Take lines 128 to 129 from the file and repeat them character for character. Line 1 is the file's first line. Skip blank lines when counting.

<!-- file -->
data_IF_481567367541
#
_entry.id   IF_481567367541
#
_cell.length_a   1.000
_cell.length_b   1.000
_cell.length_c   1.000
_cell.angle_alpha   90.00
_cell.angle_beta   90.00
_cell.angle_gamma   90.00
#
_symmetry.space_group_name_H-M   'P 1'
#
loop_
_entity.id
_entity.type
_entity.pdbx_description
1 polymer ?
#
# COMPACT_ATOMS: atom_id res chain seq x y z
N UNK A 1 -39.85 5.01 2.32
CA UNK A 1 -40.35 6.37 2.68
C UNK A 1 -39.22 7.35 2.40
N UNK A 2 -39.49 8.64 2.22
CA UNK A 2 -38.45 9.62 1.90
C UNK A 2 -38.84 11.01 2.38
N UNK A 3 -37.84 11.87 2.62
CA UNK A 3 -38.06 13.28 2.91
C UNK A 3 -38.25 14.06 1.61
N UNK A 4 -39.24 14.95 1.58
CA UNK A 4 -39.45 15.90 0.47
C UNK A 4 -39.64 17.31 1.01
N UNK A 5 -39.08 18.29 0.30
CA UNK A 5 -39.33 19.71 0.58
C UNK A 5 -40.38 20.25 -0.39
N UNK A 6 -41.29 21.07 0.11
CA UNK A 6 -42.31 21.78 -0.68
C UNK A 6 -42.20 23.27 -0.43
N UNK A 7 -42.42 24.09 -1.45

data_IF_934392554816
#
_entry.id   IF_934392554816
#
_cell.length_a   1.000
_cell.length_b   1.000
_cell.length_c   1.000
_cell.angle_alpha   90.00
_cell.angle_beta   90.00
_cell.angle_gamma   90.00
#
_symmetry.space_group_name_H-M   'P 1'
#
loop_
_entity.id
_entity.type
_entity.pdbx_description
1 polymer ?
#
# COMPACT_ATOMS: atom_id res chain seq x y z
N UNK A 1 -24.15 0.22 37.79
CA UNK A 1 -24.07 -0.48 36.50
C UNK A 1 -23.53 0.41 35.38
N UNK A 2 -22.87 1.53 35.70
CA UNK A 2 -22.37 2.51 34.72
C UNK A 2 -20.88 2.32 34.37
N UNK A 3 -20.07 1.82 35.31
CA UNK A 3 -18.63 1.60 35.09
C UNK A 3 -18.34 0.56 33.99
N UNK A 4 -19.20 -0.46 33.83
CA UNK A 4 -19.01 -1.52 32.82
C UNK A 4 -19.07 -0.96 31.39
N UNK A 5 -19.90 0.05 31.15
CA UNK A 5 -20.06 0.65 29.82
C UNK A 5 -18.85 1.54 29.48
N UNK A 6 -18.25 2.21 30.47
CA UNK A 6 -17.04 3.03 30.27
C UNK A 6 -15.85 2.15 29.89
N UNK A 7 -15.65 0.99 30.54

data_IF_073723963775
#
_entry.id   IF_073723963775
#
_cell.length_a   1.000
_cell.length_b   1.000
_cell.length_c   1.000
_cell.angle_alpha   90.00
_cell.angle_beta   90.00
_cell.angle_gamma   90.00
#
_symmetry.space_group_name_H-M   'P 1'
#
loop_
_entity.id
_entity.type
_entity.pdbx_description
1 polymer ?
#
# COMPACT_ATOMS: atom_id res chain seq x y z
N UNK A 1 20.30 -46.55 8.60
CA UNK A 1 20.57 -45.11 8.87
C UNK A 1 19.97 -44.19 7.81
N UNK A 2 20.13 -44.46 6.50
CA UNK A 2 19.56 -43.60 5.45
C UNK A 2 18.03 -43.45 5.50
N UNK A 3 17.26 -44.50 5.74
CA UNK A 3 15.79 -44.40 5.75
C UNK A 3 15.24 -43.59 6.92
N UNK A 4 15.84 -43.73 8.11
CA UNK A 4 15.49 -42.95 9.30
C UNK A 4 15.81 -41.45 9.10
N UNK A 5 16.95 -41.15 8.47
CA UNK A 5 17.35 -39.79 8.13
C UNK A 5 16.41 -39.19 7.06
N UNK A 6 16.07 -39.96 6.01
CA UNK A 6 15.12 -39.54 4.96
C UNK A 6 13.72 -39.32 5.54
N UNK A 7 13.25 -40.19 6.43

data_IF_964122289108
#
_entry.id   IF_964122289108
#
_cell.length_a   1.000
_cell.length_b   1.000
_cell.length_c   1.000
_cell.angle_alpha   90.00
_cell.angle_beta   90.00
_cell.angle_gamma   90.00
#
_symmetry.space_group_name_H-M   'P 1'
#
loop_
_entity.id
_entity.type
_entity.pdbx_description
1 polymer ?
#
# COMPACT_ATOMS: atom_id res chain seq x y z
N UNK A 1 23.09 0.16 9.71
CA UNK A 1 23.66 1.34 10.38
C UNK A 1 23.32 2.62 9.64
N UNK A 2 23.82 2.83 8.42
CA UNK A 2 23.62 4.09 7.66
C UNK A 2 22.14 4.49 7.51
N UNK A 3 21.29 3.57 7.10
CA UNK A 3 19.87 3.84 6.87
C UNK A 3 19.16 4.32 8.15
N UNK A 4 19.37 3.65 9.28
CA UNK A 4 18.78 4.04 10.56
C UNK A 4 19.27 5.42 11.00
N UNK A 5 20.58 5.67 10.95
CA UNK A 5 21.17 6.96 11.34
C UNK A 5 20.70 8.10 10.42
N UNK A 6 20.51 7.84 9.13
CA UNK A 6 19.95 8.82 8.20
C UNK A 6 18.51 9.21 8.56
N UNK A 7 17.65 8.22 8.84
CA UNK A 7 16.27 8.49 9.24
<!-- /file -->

#
_symmetry.space_group_name_H-M   'P 1'